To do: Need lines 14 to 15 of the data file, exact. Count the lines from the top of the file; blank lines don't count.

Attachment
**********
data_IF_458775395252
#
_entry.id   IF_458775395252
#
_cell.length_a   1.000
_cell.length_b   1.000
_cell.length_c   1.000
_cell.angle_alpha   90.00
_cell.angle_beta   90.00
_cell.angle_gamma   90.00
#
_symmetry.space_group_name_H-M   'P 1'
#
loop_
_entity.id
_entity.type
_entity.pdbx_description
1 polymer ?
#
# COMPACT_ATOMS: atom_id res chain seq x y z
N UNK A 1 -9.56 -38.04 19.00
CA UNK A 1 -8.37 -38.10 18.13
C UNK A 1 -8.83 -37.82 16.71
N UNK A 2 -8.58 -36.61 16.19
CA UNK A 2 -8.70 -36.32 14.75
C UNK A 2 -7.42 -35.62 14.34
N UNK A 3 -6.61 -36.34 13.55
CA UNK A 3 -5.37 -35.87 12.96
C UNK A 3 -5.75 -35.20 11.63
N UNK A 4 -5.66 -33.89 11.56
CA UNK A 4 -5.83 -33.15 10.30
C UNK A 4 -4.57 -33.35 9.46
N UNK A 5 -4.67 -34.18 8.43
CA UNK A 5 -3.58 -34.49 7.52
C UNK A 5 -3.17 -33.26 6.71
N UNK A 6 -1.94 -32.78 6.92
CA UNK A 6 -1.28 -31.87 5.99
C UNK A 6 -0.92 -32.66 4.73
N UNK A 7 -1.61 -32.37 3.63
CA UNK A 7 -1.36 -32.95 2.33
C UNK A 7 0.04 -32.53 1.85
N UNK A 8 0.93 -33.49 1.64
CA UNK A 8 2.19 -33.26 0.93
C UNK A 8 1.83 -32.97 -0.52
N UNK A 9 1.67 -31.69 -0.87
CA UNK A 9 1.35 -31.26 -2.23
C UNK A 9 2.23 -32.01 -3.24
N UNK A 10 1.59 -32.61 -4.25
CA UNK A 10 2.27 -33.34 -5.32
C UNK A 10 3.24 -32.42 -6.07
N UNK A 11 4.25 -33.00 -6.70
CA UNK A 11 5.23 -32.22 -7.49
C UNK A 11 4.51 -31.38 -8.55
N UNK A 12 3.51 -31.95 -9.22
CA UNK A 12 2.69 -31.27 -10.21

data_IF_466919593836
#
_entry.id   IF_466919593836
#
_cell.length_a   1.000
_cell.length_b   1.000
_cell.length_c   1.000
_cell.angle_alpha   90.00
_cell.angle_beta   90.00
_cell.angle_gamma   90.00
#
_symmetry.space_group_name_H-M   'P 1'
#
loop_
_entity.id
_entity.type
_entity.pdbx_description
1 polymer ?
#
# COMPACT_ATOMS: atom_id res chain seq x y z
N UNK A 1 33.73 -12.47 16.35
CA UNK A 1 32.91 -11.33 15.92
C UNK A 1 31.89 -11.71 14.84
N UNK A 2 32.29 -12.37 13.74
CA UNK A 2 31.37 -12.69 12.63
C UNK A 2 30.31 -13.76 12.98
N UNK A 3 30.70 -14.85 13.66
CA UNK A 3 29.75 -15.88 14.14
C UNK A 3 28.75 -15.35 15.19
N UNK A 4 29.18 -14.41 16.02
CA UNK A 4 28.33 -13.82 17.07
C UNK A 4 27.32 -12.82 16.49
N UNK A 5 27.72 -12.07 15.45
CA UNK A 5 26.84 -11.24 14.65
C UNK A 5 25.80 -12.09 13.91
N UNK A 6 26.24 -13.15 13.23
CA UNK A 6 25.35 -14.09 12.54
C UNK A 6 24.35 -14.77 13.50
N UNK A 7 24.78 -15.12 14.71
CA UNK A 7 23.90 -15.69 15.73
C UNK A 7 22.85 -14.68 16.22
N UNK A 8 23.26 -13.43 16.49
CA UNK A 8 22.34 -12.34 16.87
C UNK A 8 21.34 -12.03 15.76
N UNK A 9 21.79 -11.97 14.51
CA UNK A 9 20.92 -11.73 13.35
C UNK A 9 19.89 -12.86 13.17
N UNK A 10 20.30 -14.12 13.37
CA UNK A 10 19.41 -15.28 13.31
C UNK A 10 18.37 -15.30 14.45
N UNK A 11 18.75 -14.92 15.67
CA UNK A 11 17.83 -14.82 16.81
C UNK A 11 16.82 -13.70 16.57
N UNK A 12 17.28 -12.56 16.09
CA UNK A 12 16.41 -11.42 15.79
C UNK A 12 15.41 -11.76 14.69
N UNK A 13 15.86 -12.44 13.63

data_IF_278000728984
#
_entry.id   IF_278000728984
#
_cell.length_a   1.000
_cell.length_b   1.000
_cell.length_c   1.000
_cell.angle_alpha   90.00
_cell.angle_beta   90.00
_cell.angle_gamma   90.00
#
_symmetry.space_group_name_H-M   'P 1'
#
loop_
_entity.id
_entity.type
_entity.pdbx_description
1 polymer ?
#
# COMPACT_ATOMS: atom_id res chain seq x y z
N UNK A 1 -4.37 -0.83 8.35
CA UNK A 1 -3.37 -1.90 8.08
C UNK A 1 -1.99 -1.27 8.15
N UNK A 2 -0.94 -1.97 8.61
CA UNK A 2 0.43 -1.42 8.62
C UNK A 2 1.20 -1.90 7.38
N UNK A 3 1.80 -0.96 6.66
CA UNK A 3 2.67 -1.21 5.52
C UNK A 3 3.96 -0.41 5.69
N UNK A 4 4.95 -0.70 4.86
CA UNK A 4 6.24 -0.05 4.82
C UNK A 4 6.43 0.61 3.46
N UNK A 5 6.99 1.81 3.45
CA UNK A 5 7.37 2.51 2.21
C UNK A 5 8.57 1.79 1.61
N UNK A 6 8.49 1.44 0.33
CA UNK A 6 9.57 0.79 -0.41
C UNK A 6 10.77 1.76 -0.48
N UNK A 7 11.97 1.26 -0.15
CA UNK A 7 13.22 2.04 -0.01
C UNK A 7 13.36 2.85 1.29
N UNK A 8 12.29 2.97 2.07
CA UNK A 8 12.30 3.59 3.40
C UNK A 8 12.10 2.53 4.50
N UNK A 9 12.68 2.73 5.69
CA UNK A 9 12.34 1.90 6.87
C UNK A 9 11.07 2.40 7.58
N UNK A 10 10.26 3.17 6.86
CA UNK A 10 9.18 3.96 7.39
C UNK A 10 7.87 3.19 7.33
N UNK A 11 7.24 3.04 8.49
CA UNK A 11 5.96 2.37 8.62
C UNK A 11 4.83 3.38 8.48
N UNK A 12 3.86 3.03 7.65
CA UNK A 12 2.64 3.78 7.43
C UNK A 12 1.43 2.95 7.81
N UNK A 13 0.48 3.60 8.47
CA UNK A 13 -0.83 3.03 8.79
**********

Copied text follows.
loop_
_entity.id